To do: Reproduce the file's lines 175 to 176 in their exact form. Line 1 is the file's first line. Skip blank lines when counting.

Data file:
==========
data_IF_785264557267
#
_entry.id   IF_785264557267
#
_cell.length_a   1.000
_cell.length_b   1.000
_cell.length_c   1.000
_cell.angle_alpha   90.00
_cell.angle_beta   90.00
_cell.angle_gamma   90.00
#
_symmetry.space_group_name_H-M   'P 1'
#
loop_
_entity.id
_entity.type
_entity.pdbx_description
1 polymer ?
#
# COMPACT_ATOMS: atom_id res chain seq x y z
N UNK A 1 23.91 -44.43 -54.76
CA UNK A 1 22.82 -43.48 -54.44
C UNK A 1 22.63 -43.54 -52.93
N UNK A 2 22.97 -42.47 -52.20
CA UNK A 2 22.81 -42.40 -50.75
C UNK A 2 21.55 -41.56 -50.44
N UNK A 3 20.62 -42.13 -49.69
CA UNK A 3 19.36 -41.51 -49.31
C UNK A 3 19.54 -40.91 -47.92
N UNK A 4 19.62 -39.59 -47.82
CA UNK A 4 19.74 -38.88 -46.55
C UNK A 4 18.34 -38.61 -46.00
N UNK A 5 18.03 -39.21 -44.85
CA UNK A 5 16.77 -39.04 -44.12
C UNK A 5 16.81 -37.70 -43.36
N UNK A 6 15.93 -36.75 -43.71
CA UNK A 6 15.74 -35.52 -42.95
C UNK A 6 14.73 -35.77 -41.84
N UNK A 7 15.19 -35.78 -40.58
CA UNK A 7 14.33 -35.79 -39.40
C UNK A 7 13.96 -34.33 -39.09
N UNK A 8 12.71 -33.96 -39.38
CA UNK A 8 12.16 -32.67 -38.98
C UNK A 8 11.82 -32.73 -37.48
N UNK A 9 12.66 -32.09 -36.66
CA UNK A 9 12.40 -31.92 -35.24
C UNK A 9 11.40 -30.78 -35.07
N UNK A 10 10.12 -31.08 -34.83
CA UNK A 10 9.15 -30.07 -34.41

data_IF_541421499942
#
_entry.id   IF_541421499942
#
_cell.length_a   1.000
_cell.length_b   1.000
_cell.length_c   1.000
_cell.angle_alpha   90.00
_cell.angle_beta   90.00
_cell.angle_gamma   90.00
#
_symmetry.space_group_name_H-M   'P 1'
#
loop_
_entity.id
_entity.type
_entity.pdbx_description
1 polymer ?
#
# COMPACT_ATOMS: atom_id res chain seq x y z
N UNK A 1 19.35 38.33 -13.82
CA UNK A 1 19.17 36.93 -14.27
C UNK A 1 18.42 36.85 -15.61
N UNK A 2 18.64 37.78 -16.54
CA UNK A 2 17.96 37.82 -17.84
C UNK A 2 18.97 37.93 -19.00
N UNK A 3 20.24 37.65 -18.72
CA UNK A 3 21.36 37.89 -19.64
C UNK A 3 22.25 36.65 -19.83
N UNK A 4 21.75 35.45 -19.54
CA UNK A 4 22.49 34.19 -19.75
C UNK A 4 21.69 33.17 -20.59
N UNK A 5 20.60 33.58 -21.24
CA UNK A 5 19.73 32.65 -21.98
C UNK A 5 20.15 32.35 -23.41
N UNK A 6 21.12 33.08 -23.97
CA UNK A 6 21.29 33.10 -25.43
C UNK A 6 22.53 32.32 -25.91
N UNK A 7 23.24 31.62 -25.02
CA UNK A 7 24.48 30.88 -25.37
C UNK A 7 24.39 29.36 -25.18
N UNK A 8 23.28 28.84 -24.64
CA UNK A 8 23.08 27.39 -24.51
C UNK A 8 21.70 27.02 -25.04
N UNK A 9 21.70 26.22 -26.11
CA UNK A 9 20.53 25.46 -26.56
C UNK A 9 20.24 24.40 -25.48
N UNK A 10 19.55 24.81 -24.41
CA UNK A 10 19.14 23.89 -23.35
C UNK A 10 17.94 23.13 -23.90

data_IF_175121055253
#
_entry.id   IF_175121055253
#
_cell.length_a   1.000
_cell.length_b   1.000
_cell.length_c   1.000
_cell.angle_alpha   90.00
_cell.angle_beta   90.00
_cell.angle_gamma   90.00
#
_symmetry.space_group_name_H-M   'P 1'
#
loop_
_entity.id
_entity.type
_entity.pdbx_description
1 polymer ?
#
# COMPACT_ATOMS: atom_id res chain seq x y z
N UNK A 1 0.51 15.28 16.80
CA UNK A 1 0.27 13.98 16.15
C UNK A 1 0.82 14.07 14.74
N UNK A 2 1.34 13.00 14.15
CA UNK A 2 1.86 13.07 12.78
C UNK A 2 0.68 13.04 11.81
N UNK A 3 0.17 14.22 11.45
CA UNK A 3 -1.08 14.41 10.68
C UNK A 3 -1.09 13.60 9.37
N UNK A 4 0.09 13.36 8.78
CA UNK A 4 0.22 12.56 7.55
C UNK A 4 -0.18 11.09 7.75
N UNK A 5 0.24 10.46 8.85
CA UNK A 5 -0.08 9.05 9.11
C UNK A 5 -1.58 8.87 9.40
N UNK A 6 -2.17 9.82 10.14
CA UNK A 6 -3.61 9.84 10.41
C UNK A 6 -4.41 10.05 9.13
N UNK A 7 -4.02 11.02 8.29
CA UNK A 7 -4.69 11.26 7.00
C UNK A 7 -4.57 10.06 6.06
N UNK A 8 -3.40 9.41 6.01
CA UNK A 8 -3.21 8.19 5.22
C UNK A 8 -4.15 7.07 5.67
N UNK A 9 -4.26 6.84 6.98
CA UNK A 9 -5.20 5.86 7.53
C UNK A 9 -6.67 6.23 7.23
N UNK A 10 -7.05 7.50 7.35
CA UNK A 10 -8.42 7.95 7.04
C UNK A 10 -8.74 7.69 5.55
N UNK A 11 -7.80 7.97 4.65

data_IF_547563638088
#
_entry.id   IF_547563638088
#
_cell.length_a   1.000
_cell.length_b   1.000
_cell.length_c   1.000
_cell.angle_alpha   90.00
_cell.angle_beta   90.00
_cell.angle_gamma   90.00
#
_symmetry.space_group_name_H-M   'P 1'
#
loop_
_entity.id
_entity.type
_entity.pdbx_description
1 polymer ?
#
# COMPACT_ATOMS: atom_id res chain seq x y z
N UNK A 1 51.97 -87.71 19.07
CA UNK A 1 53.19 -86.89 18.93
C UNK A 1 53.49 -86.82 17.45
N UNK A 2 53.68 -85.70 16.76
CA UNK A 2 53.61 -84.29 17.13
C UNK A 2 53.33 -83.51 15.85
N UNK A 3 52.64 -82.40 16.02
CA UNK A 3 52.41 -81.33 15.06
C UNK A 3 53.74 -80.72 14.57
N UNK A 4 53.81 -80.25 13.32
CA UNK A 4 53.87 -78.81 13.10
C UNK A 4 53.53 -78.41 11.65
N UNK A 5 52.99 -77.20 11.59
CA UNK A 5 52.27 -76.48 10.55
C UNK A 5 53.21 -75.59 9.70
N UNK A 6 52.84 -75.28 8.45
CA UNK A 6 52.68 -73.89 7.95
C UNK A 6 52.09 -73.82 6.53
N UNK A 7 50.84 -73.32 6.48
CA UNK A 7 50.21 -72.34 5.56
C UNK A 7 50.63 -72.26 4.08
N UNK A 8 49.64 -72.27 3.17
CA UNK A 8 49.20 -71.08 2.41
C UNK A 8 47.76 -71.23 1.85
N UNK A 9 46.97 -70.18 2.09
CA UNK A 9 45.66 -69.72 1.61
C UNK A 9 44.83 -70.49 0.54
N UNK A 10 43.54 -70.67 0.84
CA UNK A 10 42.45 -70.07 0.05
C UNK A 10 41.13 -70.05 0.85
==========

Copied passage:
CA UNK A 2 53.61 -84.29 17.13
C UNK A 2 53.33 -83.51 15.85